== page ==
What the Court did not do, however, was address the broader Free Speech and Free Exercise questions, such as whether a baker has First Amendment rights to refuse this service, period. In fact, the majority at least suggested he might not have that right:
Nevertheless, while those religious and philosophical objections are protected, it is a general rule that such objections do not allow business owners and other actors in the economy and in society to deny protected persons equal access to goods and services under a neutral and generally applicable public accommodations law. … And any decision in favor of the baker would have to be sufficiently constrained, lest all purveyors of goods and services who object to gay marriages for moral and religious reasons in effect be allowed to put up signs saying “no goods or services will be sold if they will be used for gay marriages,” something that would impose a serious stigma on gay persons.
By basing the decision exclusively on how the Commission specifically applied the law to Phillips, the Court sidestepped even a narrower, but very important, question of whether a baker has a right to control his artistic expression (through cake baking) under the First Amendment (as Justices Gorsuch and Thomas addressed in concurrence).
The Reagan Battalion asked a good question on Twitter:
The answer is “yes.” There is no question that the Supreme Court has a long-standing, and usually good, practice of avoiding answering broader questions when there is a narrower ground to make the decision, as there was here. The problem with this narrower ground, though, is it provides virtually no guidance to the citizen that matters here: the baker, the guy making the decision of whether to bake the cake. You can see the dilemma in Kennedy’s hedging, which is, as usual, couched in language of feelings (“serious stigma”) rather than clear, understandable Constitutional principles.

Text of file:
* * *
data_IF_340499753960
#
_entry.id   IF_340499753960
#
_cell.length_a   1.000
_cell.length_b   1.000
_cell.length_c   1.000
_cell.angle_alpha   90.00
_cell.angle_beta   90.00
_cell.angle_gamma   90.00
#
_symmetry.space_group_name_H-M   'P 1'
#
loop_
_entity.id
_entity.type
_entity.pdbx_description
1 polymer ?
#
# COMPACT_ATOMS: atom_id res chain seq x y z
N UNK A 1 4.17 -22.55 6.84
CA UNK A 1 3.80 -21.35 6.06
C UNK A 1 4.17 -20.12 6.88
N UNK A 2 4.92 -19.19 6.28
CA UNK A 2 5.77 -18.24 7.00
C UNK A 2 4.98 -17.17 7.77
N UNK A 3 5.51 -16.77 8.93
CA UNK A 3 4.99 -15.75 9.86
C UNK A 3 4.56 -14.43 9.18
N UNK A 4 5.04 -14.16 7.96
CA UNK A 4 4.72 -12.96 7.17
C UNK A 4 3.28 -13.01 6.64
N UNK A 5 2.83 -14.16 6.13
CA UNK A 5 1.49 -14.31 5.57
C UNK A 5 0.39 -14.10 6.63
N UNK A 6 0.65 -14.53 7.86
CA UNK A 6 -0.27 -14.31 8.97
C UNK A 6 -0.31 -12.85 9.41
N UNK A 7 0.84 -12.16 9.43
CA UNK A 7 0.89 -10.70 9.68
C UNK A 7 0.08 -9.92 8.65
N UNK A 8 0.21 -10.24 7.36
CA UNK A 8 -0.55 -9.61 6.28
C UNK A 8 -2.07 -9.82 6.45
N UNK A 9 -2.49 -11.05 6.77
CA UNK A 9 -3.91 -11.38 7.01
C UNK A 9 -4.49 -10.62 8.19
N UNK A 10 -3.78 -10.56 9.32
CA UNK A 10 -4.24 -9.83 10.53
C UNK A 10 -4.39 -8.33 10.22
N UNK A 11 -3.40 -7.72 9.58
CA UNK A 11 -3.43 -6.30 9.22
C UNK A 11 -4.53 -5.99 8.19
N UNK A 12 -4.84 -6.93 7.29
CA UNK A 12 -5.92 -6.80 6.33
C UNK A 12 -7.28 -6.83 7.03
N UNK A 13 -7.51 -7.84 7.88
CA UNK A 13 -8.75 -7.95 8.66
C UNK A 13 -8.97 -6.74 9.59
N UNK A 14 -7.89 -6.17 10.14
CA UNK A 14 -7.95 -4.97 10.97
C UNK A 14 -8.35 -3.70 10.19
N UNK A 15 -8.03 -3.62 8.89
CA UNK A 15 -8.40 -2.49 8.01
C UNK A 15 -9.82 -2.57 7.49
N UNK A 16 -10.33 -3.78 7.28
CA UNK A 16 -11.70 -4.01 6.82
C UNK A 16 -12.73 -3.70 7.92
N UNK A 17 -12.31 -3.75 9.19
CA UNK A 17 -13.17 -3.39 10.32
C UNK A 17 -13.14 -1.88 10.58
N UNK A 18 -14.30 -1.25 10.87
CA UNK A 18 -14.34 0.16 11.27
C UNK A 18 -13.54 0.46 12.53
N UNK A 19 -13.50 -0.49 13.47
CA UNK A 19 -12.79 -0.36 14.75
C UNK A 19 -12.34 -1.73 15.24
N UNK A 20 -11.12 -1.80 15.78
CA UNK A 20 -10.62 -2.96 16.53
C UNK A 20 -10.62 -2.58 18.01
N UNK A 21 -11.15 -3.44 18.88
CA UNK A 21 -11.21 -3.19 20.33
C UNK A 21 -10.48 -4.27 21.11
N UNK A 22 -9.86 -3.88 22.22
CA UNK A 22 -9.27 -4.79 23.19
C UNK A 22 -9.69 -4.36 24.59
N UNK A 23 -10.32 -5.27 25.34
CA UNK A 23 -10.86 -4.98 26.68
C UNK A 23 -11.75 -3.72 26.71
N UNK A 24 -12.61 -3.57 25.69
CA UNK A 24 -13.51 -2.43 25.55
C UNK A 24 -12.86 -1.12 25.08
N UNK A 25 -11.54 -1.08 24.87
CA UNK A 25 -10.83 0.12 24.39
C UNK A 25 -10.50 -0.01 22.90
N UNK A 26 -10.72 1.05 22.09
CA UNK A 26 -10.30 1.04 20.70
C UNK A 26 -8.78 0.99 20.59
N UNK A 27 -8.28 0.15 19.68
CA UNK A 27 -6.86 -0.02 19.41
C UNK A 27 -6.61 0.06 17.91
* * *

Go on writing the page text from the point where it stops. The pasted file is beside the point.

Imagine you are a Christian baker, following this decision, and you’re faced with the decision of whether to create a cake for a gay wedding. Does this ruling give you any guidance as to what is allowed and what is not allowed? No, it doesn’t. The outcome depends entirely on how a state commission might handle your case in the event you say no, and on how a court might view that handling. While the state commission might have a clear idea of what to do from now on (e.g., not make discriminatory comments), the baker does not. Instead, the baker still faces the dilemma of deciding whether to violate his beliefs by creating the cake or to refuse and face potential ruin.
In practice, this ruling is likely to have a chilling effect on what is, in my opinion, clearly a free speech problem, as well as a free exercise problem, effectively giving the Left what it’s complaining it has been denied. You may disagree with Phillips, as I do, but it is no small matter to force him and others like him to speak when he does not wish to do so, even if you object to his reasons or think he’s a terrible person for holding his beliefs.
Just a gaggle of people from all over who have similar interests and loud opinions mixed with a dose of humor. We met on Twitter.